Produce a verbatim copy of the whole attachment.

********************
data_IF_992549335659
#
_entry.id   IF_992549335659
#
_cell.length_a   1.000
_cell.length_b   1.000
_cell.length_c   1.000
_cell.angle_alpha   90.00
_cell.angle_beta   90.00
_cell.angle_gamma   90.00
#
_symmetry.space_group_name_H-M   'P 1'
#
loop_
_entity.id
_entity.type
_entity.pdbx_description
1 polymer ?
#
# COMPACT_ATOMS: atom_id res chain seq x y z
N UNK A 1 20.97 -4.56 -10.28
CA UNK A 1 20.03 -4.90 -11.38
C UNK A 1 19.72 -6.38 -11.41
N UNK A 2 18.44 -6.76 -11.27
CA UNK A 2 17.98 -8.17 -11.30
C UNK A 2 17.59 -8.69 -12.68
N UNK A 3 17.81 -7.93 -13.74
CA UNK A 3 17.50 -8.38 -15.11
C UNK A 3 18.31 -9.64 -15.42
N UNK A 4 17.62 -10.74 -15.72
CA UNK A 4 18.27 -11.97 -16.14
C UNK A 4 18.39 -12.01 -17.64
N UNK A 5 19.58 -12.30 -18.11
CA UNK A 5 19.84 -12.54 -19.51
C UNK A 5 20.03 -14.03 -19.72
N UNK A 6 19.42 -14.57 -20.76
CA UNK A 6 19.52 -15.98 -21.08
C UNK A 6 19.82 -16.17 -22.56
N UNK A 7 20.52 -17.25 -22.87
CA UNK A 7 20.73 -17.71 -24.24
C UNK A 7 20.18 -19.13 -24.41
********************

data_IF_992549335659
#
_entry.id   IF_992549335659
#
_cell.length_a   1.000
_cell.length_b   1.000
_cell.length_c   1.000
_cell.angle_alpha   90.00
_cell.angle_beta   90.00
_cell.angle_gamma   90.00
#
_symmetry.space_group_name_H-M   'P 1'
#
loop_
_entity.id
_entity.type
_entity.pdbx_description
1 polymer ?
#
# COMPACT_ATOMS: atom_id res chain seq x y z
N UNK A 1 20.97 -4.56 -10.28
CA UNK A 1 20.03 -4.90 -11.38
C UNK A 1 19.72 -6.38 -11.41
N UNK A 2 18.44 -6.76 -11.27
CA UNK A 2 17.98 -8.17 -11.30
C UNK A 2 17.59 -8.69 -12.68
N UNK A 3 17.81 -7.93 -13.74
CA UNK A 3 17.50 -8.38 -15.11
C UNK A 3 18.31 -9.64 -15.42
N UNK A 4 17.62 -10.74 -15.72
CA UNK A 4 18.27 -11.97 -16.14
C UNK A 4 18.39 -12.01 -17.64
N UNK A 5 19.58 -12.30 -18.11
CA UNK A 5 19.84 -12.54 -19.51
C UNK A 5 20.03 -14.03 -19.72
N UNK A 6 19.42 -14.57 -20.76
CA UNK A 6 19.52 -15.98 -21.08
C UNK A 6 19.82 -16.17 -22.56
N UNK A 7 20.52 -17.25 -22.87
CA UNK A 7 20.73 -17.71 -24.24
C UNK A 7 20.18 -19.13 -24.41